©2019 Mary Penich – All Rights Reserved

Blessed Now and Later

Jesus toured all of Galilee. He taught,
proclaimed the good news, and cured the people of every illness.

From Matthew 4:23

Recent planning for my husband’s birthday, our granddaughter’s birthday and Thanksgiving Day has elicited a renewed appreciation for the gift of my family. Poignant memories of younger versions of my husband and me, falling in love, marrying and the pregnancies which resulted in two amazing sons fill me up. Add to this our sons’ wonderful wives and our grandchildren. You get the idea. I have much to be grateful for.

Still, none of this would be possible if not for the family and other special people who nurtured us along the way. So many of the people who helped me to become who I am today have passed on. Though my certainty of their joy in heaven remains steadfast, the sting of their absence reemerges often. The scriptures teem with examples of the healing powers of Jesus. Sometimes I wonder, “Why not two millenniums later? Why couldn’t they have stayed just long enough to see our grandchildren?”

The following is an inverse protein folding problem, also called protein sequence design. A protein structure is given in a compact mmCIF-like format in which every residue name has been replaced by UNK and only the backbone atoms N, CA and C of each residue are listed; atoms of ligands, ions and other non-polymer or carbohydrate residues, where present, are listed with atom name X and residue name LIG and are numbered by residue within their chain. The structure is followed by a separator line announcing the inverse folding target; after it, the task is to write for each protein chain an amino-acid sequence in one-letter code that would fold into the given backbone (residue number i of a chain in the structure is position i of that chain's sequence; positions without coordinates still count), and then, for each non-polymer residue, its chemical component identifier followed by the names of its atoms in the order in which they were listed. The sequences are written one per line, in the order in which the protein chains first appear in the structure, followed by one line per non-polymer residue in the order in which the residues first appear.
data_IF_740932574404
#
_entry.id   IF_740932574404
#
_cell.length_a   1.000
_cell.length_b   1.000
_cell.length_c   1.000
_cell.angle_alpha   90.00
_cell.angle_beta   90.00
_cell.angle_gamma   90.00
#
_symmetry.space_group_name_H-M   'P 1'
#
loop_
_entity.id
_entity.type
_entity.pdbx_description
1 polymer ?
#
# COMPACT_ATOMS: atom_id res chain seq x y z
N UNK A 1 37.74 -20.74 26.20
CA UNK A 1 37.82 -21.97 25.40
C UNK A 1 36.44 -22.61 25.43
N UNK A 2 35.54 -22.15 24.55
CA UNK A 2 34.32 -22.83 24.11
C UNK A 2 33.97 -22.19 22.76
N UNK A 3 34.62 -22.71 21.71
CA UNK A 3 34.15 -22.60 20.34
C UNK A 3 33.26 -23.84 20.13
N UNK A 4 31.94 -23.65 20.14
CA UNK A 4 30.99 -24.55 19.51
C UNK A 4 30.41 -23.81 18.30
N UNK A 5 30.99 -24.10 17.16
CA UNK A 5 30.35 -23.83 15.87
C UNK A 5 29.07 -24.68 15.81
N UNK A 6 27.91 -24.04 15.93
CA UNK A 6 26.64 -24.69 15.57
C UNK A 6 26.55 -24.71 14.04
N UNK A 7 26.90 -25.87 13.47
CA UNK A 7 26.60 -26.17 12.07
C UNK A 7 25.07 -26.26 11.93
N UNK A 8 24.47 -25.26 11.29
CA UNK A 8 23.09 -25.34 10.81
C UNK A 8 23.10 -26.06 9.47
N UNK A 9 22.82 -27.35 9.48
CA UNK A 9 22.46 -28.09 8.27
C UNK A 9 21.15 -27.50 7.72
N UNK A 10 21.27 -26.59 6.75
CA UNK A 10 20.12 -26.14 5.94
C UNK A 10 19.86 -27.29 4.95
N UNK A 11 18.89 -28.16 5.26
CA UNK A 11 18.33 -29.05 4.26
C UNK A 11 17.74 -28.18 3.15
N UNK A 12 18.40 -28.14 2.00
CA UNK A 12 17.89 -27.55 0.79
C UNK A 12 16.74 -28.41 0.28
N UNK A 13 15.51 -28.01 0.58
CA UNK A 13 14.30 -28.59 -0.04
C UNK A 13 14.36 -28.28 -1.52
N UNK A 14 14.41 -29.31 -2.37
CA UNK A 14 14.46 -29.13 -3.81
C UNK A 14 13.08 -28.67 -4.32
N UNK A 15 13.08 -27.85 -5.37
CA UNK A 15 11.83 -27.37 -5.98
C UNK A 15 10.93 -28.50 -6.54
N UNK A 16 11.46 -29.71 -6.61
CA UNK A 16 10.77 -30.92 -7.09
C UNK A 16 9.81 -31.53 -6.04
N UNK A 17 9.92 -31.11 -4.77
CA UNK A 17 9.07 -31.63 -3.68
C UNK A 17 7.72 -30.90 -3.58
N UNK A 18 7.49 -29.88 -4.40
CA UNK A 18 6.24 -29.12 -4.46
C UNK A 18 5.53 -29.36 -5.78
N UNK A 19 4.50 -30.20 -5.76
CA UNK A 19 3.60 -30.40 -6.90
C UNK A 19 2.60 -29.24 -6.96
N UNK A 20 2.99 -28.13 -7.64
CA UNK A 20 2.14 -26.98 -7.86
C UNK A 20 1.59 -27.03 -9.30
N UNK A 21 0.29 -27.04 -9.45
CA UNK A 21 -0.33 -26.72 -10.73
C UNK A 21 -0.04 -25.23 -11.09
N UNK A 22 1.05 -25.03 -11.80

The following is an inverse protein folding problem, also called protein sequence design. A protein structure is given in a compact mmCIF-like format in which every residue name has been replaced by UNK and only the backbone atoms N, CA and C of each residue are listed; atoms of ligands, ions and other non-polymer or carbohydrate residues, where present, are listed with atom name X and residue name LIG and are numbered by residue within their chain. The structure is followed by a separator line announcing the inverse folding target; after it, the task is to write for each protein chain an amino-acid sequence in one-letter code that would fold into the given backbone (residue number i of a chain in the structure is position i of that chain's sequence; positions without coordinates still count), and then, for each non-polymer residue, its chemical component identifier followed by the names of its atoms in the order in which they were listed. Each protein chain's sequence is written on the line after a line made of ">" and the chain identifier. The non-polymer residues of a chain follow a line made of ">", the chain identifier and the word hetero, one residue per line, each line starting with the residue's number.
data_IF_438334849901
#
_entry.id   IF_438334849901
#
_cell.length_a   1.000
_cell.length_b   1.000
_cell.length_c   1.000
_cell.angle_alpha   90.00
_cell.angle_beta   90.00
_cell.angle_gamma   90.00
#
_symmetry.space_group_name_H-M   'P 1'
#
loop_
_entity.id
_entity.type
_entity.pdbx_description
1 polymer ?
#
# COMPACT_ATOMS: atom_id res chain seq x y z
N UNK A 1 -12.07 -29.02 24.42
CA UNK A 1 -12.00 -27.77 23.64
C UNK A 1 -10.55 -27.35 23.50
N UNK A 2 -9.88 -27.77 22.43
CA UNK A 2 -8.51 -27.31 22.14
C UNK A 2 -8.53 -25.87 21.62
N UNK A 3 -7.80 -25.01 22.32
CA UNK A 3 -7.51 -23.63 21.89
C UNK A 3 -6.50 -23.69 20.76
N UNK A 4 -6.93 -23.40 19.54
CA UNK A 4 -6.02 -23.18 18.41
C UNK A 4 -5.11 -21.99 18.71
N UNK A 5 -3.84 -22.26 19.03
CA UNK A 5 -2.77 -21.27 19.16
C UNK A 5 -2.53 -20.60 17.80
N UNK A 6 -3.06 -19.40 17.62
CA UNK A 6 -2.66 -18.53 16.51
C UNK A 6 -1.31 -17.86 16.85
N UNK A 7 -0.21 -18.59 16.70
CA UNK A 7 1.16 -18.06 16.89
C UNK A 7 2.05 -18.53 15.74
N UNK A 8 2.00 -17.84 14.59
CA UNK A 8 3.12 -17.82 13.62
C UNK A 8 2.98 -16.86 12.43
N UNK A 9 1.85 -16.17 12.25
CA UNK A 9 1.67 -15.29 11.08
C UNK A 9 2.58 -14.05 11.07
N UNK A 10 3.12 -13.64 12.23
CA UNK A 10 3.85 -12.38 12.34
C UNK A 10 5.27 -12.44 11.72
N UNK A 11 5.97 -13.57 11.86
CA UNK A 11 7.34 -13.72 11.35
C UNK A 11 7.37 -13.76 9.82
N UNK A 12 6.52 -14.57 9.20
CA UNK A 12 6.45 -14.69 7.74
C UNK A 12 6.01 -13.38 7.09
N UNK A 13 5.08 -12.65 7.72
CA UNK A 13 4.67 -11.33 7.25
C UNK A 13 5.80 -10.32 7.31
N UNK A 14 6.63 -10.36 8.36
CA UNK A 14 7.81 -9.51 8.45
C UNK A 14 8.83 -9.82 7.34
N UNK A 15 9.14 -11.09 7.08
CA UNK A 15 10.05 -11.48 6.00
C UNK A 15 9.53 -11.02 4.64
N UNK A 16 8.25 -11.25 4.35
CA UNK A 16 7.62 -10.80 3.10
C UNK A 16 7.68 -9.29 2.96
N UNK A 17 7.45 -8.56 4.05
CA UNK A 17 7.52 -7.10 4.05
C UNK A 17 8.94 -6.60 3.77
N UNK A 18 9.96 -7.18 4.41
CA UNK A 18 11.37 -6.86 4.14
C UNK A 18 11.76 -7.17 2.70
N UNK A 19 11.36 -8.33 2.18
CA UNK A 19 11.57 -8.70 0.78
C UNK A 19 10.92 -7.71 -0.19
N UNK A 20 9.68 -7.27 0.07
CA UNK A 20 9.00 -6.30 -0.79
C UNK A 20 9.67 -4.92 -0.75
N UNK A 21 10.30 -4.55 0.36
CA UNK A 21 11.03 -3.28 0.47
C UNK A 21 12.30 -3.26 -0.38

When I find myself asking such questions, I look to Jesus who struggled with the trials and tribulations of this world just as we do. I can’t help thinking that Jesus was able to do all of this because he knew what was coming afterward. In the end, he determined that eternal life was worth the trouble. Since we know what Jesus knew back then, aren’t our woes worth the trouble as well? Events in the here and now don’t always unfold as we hope because, in the end, they lead us to so much more. Our loved ones in the hereafter attest to that!

Loving God, I will try to embrace every moment I’m given, even the difficult ones, because I know joy will follow them.

©2019 Mary Penich – All Rights Reserved